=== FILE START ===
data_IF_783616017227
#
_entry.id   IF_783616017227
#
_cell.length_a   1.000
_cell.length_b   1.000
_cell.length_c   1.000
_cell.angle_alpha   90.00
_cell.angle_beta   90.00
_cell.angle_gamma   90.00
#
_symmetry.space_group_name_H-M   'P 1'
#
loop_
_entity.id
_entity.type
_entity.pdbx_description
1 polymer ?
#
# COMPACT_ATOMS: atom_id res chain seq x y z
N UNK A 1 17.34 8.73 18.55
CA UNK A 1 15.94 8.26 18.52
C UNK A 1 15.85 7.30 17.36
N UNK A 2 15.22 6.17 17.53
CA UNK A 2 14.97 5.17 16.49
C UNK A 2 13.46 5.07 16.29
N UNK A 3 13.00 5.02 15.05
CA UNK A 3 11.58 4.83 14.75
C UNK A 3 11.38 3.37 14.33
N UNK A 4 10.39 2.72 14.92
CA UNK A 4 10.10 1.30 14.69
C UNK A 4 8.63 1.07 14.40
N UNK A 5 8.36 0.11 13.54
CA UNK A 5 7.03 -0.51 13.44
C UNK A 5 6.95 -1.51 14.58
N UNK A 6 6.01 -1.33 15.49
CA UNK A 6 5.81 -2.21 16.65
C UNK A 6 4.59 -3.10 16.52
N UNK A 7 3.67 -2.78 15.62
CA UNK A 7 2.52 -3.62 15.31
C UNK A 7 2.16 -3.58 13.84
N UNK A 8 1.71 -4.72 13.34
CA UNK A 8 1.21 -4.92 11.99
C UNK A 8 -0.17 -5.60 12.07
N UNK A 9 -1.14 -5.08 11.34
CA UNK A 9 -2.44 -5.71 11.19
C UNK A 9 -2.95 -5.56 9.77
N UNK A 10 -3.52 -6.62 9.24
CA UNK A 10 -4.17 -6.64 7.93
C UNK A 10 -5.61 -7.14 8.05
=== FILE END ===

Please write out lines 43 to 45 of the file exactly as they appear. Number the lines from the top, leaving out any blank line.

CA UNK A 8 1.21 -4.92 11.99
C UNK A 8 -0.17 -5.60 12.07
N UNK A 9 -1.14 -5.08 11.34